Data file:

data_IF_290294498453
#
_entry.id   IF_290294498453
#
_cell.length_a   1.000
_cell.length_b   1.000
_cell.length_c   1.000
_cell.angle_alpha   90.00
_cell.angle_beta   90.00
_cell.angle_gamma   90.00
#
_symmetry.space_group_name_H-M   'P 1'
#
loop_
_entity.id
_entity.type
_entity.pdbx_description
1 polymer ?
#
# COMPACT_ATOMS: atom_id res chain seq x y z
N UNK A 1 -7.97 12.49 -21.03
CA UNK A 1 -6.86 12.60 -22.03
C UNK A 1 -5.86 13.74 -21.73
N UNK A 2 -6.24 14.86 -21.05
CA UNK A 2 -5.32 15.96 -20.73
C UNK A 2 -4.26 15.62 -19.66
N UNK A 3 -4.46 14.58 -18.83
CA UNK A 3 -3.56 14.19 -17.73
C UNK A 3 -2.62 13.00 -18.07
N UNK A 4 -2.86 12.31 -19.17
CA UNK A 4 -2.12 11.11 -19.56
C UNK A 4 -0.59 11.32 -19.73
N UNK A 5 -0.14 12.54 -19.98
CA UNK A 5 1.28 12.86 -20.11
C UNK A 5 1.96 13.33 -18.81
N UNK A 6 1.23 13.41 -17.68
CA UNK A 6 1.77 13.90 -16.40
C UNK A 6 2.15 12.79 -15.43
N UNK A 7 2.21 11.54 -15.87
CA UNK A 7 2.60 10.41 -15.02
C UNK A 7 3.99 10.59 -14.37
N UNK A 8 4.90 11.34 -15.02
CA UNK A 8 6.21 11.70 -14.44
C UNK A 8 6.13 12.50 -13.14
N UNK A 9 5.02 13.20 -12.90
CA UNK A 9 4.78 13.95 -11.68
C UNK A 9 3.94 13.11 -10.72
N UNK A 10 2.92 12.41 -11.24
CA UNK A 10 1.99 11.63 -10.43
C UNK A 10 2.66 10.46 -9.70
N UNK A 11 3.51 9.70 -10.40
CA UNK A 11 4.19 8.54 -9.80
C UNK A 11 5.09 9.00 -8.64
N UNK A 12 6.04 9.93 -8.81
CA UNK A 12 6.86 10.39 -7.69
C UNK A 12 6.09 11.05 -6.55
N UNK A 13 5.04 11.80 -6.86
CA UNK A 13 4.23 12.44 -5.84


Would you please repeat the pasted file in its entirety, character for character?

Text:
data_IF_290294498453
#
_entry.id   IF_290294498453
#
_cell.length_a   1.000
_cell.length_b   1.000
_cell.length_c   1.000
_cell.angle_alpha   90.00
_cell.angle_beta   90.00
_cell.angle_gamma   90.00
#
_symmetry.space_group_name_H-M   'P 1'
#
loop_
_entity.id
_entity.type
_entity.pdbx_description
1 polymer ?
#
# COMPACT_ATOMS: atom_id res chain seq x y z
N UNK A 1 -7.97 12.49 -21.03
CA UNK A 1 -6.86 12.60 -22.03
C UNK A 1 -5.86 13.74 -21.73
N UNK A 2 -6.24 14.86 -21.05
CA UNK A 2 -5.32 15.96 -20.73
C UNK A 2 -4.26 15.62 -19.66
N UNK A 3 -4.46 14.58 -18.83
CA UNK A 3 -3.56 14.19 -17.73
C UNK A 3 -2.62 13.00 -18.07
N UNK A 4 -2.86 12.31 -19.17
CA UNK A 4 -2.12 11.11 -19.56
C UNK A 4 -0.59 11.32 -19.73
N UNK A 5 -0.14 12.54 -19.98
CA UNK A 5 1.28 12.86 -20.11
C UNK A 5 1.96 13.33 -18.81
N UNK A 6 1.23 13.41 -17.68
CA UNK A 6 1.77 13.90 -16.40
C UNK A 6 2.15 12.79 -15.43
N UNK A 7 2.21 11.54 -15.87
CA UNK A 7 2.60 10.41 -15.02
C UNK A 7 3.99 10.59 -14.37
N UNK A 8 4.90 11.34 -15.02
CA UNK A 8 6.21 11.70 -14.44
C UNK A 8 6.13 12.50 -13.14
N UNK A 9 5.02 13.20 -12.90
CA UNK A 9 4.78 13.95 -11.68
C UNK A 9 3.94 13.11 -10.72
N UNK A 10 2.92 12.41 -11.24
CA UNK A 10 1.99 11.63 -10.43
C UNK A 10 2.66 10.46 -9.70
N UNK A 11 3.51 9.70 -10.40
CA UNK A 11 4.19 8.54 -9.80
C UNK A 11 5.09 9.00 -8.64
N UNK A 12 6.04 9.93 -8.81
CA UNK A 12 6.86 10.39 -7.69
C UNK A 12 6.09 11.05 -6.55
N UNK A 13 5.04 11.80 -6.86
CA UNK A 13 4.23 12.44 -5.84